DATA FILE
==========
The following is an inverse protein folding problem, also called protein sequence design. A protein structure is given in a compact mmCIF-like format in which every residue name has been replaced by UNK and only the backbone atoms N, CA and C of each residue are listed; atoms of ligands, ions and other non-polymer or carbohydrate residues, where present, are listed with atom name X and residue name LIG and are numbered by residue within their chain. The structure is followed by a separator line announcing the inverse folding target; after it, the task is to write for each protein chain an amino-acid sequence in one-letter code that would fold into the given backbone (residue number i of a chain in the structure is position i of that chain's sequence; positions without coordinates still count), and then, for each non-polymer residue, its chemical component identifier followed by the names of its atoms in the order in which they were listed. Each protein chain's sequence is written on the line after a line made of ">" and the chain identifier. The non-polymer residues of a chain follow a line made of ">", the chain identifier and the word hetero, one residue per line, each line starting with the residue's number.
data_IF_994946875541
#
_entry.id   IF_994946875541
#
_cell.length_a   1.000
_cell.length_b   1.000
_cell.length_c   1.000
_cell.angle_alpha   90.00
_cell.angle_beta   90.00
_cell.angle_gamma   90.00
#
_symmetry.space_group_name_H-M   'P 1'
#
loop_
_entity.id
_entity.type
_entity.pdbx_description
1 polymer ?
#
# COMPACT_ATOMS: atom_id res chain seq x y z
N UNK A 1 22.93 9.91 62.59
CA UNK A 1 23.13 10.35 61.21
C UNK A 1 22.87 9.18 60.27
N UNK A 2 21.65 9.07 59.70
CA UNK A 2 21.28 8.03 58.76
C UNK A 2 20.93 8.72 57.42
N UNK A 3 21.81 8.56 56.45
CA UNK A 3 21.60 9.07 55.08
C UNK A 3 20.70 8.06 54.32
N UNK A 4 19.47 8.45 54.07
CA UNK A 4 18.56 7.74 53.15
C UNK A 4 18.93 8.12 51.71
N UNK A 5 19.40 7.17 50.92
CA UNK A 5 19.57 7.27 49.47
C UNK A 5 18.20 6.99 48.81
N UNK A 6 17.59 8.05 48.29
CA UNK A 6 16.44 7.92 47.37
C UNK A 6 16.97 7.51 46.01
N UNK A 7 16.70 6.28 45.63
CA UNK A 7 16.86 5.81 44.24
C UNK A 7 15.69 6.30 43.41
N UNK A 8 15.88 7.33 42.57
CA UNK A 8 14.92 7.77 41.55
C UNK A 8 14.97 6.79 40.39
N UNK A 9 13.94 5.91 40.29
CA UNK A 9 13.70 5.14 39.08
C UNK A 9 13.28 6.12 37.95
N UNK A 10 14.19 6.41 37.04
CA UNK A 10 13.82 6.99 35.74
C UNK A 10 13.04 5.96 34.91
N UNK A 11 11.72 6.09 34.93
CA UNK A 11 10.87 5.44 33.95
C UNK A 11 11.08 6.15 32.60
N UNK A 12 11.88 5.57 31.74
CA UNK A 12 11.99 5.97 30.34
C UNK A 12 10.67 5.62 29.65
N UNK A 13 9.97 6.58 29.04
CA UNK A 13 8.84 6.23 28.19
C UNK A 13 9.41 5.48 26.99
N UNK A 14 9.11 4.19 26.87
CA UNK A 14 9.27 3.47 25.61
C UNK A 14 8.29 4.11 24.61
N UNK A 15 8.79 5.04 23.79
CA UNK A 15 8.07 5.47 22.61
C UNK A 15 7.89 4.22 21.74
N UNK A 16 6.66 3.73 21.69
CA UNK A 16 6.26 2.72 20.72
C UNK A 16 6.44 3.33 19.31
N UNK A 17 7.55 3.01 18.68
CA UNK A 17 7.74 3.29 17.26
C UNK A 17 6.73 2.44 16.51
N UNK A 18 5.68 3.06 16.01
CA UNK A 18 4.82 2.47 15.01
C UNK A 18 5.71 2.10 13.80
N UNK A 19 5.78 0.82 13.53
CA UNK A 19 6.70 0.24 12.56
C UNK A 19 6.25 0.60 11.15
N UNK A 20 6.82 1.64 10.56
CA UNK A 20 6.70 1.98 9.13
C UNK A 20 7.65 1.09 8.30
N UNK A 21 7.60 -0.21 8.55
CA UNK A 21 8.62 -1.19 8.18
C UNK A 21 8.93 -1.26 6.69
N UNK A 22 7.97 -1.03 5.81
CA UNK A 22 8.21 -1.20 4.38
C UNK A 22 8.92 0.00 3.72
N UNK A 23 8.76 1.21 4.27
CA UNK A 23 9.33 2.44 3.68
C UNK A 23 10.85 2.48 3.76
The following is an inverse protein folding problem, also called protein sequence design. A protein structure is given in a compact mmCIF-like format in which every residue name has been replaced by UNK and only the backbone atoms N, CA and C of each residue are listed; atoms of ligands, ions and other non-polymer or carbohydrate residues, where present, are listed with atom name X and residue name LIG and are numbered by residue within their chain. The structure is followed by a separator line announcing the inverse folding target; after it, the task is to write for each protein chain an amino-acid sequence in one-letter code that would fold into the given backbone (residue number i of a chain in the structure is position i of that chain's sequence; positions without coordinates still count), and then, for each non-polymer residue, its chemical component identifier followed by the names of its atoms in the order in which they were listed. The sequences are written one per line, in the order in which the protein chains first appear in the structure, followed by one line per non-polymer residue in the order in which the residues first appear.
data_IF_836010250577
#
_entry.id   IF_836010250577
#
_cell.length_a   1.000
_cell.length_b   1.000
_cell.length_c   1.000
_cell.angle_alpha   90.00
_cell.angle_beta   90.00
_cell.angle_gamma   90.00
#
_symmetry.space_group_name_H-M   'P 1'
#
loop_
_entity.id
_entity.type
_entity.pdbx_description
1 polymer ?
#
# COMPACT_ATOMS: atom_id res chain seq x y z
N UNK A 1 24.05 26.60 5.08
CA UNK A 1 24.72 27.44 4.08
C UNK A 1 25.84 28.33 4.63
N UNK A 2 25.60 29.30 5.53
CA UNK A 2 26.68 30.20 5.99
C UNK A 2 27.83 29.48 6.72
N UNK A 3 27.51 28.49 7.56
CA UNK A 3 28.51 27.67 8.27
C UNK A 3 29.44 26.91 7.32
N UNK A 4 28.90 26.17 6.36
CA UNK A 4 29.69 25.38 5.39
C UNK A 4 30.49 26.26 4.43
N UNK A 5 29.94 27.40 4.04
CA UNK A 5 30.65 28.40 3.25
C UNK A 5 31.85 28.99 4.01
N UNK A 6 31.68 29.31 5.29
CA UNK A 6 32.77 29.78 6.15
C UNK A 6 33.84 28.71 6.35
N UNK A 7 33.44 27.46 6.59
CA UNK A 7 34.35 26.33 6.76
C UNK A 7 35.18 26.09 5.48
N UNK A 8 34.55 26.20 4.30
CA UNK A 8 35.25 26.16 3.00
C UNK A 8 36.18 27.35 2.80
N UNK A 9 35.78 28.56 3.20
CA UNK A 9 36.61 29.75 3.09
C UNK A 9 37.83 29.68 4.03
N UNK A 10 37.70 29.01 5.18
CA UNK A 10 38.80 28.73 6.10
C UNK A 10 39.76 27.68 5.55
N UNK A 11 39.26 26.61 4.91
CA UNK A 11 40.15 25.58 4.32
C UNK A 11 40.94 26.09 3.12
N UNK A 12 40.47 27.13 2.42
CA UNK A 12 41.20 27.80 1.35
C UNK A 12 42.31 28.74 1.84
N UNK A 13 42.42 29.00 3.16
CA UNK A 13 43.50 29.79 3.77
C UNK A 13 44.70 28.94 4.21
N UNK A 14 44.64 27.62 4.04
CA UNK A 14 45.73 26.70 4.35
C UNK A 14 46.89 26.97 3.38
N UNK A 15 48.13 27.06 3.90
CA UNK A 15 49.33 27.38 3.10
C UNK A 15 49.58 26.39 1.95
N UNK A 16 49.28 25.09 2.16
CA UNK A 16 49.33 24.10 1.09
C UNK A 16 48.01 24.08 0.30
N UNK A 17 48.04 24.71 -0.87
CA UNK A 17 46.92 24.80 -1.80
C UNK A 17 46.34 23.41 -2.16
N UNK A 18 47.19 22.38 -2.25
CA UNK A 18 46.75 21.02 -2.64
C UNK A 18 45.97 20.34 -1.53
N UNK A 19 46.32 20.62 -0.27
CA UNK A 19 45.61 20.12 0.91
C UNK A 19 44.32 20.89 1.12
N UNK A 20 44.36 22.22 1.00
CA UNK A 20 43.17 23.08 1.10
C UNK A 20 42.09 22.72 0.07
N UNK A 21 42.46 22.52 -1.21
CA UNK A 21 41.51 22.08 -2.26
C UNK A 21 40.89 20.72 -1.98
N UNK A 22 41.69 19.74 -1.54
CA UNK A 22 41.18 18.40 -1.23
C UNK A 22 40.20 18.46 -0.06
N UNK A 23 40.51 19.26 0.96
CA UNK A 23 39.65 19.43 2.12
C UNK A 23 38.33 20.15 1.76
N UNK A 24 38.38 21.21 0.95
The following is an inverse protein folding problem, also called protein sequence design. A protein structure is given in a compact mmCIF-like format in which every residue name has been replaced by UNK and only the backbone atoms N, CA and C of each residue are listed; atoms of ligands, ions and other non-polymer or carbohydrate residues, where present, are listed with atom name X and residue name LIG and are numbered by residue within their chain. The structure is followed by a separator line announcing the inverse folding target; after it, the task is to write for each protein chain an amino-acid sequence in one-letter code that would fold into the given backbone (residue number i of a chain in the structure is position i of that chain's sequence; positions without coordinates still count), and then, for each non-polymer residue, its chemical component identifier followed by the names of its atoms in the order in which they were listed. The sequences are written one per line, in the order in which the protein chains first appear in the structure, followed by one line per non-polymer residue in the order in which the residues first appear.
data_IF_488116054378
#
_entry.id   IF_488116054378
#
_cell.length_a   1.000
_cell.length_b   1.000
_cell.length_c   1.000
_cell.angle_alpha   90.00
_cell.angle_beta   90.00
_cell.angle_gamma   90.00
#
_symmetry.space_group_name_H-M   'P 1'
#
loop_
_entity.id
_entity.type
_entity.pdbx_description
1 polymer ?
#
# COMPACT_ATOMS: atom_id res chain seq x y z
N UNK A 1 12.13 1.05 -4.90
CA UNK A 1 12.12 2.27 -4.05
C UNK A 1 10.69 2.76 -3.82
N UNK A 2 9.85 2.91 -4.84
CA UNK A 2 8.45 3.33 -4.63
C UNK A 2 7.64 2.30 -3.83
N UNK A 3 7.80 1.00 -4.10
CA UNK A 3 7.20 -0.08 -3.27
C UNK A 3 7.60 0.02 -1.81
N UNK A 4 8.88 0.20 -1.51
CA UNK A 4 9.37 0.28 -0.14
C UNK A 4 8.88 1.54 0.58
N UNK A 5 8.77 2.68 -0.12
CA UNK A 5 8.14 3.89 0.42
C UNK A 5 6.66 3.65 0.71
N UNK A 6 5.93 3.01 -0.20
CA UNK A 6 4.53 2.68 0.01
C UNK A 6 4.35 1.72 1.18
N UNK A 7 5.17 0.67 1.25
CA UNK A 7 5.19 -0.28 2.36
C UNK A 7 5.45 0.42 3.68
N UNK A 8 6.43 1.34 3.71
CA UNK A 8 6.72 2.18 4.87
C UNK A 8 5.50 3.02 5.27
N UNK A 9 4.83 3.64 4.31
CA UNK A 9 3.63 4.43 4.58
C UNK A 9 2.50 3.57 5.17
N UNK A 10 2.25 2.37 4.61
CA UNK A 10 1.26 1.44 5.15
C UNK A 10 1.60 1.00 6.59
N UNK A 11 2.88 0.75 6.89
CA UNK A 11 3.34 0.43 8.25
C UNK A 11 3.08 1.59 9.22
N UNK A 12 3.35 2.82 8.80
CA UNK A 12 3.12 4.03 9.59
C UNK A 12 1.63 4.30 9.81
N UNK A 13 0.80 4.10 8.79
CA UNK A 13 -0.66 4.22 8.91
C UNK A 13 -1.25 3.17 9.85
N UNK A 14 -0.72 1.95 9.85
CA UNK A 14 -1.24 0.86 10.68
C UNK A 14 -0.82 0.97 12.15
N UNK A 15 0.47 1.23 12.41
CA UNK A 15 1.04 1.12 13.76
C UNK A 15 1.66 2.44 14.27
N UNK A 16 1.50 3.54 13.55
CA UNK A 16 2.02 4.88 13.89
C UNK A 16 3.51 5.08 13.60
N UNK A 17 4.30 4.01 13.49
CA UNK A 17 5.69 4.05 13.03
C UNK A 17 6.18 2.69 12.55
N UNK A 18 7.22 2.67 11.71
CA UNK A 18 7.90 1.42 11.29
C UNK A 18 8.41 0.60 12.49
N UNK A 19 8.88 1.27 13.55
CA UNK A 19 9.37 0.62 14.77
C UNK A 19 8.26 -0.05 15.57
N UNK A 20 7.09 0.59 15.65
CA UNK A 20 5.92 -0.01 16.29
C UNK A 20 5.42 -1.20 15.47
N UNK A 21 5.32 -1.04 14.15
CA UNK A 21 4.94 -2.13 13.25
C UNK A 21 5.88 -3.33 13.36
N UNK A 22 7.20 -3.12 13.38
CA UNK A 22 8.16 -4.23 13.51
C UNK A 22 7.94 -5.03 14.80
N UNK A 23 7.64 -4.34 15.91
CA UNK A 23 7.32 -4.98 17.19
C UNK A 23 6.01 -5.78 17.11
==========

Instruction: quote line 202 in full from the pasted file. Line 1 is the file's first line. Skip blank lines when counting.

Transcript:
# COMPACT_ATOMS: atom_id res chain seq x y z